November 13, 2008 at 11:33 PM EST

One of the main reasons the Golden Globes are so much livelier than the Oscars is the Globes’ inclusion of categories for Best Actor and Actress in a Musical or Comedy. Usually the Best Actor in a Comedy race includes at least one major Oscar contender (think Sweeney Todd‘s Johnny Depp, Ray‘s Jamie Foxx, or Lost in Translation‘s Bill Murray), while the Best Actress in a Comedy lineup sometimes seems like a stretch (um, Goldie Hawn for The Banger Sisters?). But this year it’s the opposite: With Mamma Mia‘s Meryl Streep, Last Chance Harvey‘s Emma Thompson, Happy-Go-Lucky‘s Sally Hawkins, and Sex and the City‘s Sarah Jessica Parker all in the mix, the comedic Best Actress roster is strong, while there’s a notable dearth of musical men or funny fellas. I’m told Josh Brolin’s reps pushed for a comedic placement for W. but were denied, so he’ll be considered in the Best Actor in a Drama category instead. And word is that Robert Downey, Jr.’s camp wanted to push for a Best Actor nomination for Tropic Thunder (followed by a supporting campaign at the Oscars) but were overruled by the Hollywood Foreign Press Association, who decided to include him on their supporting-actor list.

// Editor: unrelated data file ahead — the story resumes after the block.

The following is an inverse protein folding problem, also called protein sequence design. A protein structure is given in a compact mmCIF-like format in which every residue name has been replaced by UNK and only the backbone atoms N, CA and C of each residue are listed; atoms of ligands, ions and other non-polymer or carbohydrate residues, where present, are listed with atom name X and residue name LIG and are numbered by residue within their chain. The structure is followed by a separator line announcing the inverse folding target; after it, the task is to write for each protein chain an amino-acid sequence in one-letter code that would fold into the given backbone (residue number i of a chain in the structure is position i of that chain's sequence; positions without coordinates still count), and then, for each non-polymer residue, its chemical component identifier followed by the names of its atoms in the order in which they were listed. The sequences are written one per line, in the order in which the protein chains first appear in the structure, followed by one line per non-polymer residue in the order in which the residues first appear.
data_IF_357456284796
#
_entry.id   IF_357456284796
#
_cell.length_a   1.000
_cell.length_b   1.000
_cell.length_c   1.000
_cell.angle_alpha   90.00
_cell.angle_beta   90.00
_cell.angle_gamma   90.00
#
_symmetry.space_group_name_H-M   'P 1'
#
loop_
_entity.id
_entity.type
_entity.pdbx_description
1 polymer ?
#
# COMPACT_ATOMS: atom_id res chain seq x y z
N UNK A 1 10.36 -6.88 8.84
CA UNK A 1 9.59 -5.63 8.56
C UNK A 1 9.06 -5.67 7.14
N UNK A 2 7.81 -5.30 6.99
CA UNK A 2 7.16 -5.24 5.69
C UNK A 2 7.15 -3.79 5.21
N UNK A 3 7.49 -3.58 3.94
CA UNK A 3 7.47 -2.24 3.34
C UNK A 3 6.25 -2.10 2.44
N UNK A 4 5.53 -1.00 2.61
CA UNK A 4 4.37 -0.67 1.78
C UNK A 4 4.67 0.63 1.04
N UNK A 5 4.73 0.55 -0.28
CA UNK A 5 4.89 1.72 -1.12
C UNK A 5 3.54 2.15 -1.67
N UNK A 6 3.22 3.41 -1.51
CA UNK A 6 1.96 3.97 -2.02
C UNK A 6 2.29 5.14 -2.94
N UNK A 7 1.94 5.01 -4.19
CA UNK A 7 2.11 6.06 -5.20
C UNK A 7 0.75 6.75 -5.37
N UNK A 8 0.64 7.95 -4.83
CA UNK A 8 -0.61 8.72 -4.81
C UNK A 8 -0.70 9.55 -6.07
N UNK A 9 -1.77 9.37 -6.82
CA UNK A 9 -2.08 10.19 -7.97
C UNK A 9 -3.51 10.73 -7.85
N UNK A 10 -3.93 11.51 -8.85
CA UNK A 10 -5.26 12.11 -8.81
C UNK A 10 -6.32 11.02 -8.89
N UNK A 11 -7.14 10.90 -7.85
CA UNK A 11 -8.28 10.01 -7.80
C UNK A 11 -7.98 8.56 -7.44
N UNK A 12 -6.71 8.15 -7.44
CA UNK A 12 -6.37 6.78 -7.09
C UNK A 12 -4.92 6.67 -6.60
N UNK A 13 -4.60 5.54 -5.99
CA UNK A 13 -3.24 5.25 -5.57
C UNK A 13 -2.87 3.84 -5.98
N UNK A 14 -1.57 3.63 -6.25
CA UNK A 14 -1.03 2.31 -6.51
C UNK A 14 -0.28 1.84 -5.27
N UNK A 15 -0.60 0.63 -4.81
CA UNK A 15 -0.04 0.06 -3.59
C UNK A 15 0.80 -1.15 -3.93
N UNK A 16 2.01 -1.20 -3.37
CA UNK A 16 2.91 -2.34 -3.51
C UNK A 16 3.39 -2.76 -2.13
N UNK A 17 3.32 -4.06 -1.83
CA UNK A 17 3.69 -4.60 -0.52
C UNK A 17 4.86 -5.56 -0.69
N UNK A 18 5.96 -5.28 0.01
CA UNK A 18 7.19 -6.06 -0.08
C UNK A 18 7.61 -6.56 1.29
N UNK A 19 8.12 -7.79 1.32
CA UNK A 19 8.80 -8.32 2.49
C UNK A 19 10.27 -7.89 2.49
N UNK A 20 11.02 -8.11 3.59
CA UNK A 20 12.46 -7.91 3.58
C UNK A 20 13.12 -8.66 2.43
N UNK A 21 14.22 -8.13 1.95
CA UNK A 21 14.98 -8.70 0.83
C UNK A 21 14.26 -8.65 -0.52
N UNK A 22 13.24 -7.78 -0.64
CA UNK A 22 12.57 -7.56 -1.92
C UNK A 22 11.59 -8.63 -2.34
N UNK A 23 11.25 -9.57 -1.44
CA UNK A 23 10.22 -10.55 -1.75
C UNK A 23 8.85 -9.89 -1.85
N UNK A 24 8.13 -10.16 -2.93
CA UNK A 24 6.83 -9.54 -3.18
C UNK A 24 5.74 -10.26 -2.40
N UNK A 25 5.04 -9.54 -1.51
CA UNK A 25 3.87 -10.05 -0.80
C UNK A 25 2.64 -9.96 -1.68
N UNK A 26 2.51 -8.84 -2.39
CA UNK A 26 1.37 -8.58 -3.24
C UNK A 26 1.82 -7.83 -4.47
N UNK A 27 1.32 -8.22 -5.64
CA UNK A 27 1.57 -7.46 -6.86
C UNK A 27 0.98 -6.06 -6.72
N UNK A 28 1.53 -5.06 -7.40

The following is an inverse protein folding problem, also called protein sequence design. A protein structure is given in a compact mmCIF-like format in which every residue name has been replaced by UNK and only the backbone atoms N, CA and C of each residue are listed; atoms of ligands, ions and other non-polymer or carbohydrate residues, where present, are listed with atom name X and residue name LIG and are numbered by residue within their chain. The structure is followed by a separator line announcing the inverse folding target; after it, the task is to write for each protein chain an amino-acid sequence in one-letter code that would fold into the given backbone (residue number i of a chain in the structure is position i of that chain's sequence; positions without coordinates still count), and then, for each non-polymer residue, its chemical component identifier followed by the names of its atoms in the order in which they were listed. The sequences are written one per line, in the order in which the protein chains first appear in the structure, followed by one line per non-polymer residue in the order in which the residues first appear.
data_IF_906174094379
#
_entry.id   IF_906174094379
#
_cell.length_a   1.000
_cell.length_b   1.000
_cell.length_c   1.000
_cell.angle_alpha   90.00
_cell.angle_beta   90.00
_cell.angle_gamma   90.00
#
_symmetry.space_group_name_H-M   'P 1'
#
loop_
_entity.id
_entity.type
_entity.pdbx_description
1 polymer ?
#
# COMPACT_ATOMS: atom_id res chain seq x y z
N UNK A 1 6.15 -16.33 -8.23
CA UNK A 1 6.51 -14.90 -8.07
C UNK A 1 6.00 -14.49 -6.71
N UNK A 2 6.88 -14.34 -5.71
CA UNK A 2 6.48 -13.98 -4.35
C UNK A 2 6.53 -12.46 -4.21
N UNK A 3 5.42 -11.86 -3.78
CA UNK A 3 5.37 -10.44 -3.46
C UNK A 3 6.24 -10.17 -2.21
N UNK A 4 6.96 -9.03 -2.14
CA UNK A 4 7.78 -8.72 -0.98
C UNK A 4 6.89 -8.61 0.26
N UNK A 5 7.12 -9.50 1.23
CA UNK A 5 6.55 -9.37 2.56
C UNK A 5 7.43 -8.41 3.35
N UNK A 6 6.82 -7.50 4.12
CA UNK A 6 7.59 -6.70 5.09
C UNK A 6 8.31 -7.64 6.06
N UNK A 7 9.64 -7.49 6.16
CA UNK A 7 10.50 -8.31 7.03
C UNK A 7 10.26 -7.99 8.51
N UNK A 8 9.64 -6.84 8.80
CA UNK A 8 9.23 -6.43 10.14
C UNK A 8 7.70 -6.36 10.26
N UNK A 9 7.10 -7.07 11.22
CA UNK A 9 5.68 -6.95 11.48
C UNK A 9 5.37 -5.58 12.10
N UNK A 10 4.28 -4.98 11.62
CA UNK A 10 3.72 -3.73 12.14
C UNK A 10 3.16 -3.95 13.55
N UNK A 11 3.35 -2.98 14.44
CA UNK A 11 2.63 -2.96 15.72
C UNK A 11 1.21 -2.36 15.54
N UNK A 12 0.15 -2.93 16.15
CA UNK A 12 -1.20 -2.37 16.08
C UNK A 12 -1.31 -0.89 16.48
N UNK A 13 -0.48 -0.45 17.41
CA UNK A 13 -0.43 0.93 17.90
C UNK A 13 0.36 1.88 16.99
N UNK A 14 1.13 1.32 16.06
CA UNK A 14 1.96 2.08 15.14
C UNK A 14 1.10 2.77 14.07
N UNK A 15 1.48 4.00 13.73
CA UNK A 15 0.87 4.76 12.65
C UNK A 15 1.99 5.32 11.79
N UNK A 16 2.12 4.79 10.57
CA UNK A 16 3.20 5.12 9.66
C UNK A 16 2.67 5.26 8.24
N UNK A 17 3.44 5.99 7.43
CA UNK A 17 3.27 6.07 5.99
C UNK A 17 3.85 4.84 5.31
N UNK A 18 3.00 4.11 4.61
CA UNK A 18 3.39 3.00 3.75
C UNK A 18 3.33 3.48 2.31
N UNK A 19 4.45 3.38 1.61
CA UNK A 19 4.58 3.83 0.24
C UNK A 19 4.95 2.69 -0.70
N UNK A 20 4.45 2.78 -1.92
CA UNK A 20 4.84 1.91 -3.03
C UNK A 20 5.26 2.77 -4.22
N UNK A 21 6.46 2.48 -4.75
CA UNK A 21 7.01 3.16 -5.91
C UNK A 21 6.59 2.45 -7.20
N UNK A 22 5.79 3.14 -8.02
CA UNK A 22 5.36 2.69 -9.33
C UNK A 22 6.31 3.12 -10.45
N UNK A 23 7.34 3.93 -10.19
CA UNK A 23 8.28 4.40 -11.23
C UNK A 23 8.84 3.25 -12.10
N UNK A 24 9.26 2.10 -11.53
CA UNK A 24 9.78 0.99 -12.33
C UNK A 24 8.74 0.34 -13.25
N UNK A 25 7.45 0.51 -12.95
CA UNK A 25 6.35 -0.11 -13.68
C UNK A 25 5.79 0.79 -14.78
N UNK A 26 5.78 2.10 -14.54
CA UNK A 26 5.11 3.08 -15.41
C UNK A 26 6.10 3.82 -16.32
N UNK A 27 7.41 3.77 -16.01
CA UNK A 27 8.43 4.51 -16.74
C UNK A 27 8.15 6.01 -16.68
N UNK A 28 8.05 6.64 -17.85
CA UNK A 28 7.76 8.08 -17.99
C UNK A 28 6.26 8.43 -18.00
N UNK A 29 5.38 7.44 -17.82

So who might end up making the cut for Best Actor in a Musical or Comedy? Certainly Dustin Hoffman, who’s so touching in Last Chance Harvey. I’d also make the case for Paul Rudd, who anchors the current hit Role Models with his signature deadpan delivery, and Ghost Town‘s Ricky Gervais, who was brilliant in a sophisticated comedy that nobody saw. The HFPA could go the more obvious route with Get Smart‘s Steve Carell or Hancock‘s Will Smith, but here’s hoping they’ll think out of the box and recognize another understated humorist: Michael Cera from Nick & Norah’s Infinite Playlist. We can dream, right?

addCredit(“Gregg DeGuire/WireImage”)

Here are a few of my video interviews with Rudd, Cera, and Gervais:

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